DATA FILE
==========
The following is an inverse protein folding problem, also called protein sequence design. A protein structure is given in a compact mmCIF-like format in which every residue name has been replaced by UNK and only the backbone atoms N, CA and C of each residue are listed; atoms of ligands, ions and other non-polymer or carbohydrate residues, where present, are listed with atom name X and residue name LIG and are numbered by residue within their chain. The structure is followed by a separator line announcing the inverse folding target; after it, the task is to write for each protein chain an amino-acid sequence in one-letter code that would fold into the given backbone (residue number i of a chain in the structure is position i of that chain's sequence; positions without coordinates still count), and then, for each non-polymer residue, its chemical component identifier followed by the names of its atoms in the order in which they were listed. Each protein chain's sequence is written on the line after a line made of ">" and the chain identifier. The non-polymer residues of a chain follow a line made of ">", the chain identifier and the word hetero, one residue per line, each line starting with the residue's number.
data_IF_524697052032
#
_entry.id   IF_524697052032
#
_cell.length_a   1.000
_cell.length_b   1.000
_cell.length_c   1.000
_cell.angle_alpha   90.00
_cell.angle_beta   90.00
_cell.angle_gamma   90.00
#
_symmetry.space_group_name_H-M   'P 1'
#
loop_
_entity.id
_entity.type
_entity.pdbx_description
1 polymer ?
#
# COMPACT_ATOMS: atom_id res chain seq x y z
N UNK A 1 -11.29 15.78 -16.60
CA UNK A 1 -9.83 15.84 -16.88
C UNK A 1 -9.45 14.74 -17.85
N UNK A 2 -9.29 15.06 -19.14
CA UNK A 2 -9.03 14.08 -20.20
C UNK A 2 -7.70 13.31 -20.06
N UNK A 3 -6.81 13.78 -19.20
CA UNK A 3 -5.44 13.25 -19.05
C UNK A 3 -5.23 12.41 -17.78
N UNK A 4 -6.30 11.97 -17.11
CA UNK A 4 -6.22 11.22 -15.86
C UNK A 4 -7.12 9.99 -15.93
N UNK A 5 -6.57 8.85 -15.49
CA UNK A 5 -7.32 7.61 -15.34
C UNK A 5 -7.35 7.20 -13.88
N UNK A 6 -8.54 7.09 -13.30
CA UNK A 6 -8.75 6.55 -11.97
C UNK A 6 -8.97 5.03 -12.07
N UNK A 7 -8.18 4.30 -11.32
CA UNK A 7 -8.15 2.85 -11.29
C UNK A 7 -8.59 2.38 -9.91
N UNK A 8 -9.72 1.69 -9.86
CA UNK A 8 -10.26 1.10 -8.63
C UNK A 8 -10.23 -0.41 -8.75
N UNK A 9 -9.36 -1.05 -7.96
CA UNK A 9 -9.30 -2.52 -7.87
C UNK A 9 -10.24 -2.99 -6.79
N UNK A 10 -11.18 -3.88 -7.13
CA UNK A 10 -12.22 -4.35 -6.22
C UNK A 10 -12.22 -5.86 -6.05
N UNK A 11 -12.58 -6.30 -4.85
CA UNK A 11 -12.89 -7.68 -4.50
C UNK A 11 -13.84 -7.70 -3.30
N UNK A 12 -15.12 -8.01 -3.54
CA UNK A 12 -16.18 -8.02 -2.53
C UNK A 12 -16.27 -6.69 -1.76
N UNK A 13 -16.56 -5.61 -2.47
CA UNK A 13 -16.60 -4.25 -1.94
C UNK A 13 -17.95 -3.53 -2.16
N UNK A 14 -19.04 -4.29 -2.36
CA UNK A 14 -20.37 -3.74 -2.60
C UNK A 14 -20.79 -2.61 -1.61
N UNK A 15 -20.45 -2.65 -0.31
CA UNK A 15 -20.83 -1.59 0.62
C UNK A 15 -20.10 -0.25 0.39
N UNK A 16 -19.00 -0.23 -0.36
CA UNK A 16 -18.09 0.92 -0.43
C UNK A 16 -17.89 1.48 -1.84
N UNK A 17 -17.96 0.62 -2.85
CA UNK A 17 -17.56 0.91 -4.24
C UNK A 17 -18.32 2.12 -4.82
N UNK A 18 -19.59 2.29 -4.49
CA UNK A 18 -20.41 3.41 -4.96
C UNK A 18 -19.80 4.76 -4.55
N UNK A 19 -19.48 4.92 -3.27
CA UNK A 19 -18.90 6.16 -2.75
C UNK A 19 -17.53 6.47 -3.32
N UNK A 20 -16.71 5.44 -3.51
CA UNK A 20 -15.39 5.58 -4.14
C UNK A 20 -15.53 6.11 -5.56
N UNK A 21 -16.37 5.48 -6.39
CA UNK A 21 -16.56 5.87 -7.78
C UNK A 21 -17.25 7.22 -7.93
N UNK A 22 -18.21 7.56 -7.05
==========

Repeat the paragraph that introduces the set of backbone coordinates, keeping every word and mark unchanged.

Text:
The following is an inverse protein folding problem, also called protein sequence design. A protein structure is given in a compact mmCIF-like format in which every residue name has been replaced by UNK and only the backbone atoms N, CA and C of each residue are listed; atoms of ligands, ions and other non-polymer or carbohydrate residues, where present, are listed with atom name X and residue name LIG and are numbered by residue within their chain. The structure is followed by a separator line announcing the inverse folding target; after it, the task is to write for each protein chain an amino-acid sequence in one-letter code that would fold into the given backbone (residue number i of a chain in the structure is position i of that chain's sequence; positions without coordinates still count), and then, for each non-polymer residue, its chemical component identifier followed by the names of its atoms in the order in which they were listed. Each protein chain's sequence is written on the line after a line made of ">" and the chain identifier. The non-polymer residues of a chain follow a line made of ">", the chain identifier and the word hetero, one residue per line, each line starting with the residue's number.